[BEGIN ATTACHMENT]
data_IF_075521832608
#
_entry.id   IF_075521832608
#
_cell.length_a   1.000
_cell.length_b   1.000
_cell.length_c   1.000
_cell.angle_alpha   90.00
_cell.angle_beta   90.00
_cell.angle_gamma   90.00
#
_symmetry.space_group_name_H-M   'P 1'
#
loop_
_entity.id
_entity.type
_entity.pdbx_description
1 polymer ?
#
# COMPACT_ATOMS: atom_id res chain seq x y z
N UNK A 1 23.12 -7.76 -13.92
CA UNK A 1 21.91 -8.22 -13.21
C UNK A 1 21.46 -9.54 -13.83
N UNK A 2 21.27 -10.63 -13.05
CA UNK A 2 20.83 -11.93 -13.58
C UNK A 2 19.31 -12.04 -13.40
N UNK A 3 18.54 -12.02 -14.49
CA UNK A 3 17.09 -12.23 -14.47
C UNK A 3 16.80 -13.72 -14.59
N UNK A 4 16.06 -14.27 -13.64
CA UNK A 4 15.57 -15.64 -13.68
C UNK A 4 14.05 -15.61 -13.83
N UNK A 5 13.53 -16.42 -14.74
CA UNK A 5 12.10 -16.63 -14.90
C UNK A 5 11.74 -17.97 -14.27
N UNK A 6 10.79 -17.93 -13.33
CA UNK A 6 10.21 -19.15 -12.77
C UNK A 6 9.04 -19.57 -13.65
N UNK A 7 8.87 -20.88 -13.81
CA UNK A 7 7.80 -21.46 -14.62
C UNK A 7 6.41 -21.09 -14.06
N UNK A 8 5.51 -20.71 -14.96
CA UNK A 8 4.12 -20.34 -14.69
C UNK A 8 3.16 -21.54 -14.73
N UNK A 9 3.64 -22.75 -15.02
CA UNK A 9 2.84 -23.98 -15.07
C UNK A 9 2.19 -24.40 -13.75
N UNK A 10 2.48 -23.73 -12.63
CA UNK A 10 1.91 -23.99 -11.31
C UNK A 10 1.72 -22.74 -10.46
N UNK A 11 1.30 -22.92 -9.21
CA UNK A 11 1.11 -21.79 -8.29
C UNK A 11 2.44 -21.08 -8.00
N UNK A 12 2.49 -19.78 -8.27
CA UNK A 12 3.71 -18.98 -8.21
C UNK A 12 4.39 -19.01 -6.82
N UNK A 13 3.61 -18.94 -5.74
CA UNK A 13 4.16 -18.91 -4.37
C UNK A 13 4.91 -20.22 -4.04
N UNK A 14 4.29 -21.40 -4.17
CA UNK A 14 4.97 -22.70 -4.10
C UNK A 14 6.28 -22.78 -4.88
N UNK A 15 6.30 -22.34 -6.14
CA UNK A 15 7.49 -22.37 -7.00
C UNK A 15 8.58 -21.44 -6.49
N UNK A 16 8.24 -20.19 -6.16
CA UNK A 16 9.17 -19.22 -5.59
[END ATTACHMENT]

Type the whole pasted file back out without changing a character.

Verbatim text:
data_IF_075521832608
#
_entry.id   IF_075521832608
#
_cell.length_a   1.000
_cell.length_b   1.000
_cell.length_c   1.000
_cell.angle_alpha   90.00
_cell.angle_beta   90.00
_cell.angle_gamma   90.00
#
_symmetry.space_group_name_H-M   'P 1'
#
loop_
_entity.id
_entity.type
_entity.pdbx_description
1 polymer ?
#
# COMPACT_ATOMS: atom_id res chain seq x y z
N UNK A 1 23.12 -7.76 -13.92
CA UNK A 1 21.91 -8.22 -13.21
C UNK A 1 21.46 -9.54 -13.83
N UNK A 2 21.27 -10.63 -13.05
CA UNK A 2 20.83 -11.93 -13.58
C UNK A 2 19.31 -12.04 -13.40
N UNK A 3 18.54 -12.02 -14.49
CA UNK A 3 17.09 -12.23 -14.47
C UNK A 3 16.80 -13.72 -14.59
N UNK A 4 16.06 -14.27 -13.64
CA UNK A 4 15.57 -15.64 -13.68
C UNK A 4 14.05 -15.61 -13.83
N UNK A 5 13.53 -16.42 -14.74
CA UNK A 5 12.10 -16.63 -14.90
C UNK A 5 11.74 -17.97 -14.27
N UNK A 6 10.79 -17.93 -13.33
CA UNK A 6 10.21 -19.15 -12.77
C UNK A 6 9.04 -19.57 -13.65
N UNK A 7 8.87 -20.88 -13.81
CA UNK A 7 7.80 -21.46 -14.62
C UNK A 7 6.41 -21.09 -14.06
N UNK A 8 5.51 -20.71 -14.96
CA UNK A 8 4.12 -20.34 -14.69
C UNK A 8 3.16 -21.54 -14.73
N UNK A 9 3.64 -22.75 -15.02
CA UNK A 9 2.84 -23.98 -15.07
C UNK A 9 2.19 -24.40 -13.75
N UNK A 10 2.48 -23.73 -12.63
CA UNK A 10 1.91 -23.99 -11.31
C UNK A 10 1.72 -22.74 -10.46
N UNK A 11 1.30 -22.92 -9.21
CA UNK A 11 1.11 -21.79 -8.29
C UNK A 11 2.44 -21.08 -8.00
N UNK A 12 2.49 -19.78 -8.27
CA UNK A 12 3.71 -18.98 -8.21
C UNK A 12 4.39 -19.01 -6.82
N UNK A 13 3.61 -18.94 -5.74
CA UNK A 13 4.16 -18.91 -4.37
C UNK A 13 4.91 -20.22 -4.04
N UNK A 14 4.29 -21.40 -4.17
CA UNK A 14 4.97 -22.70 -4.10
C UNK A 14 6.28 -22.78 -4.88
N UNK A 15 6.30 -22.34 -6.14
CA UNK A 15 7.49 -22.37 -7.00
C UNK A 15 8.58 -21.44 -6.49
N UNK A 16 8.24 -20.19 -6.16
CA UNK A 16 9.17 -19.22 -5.59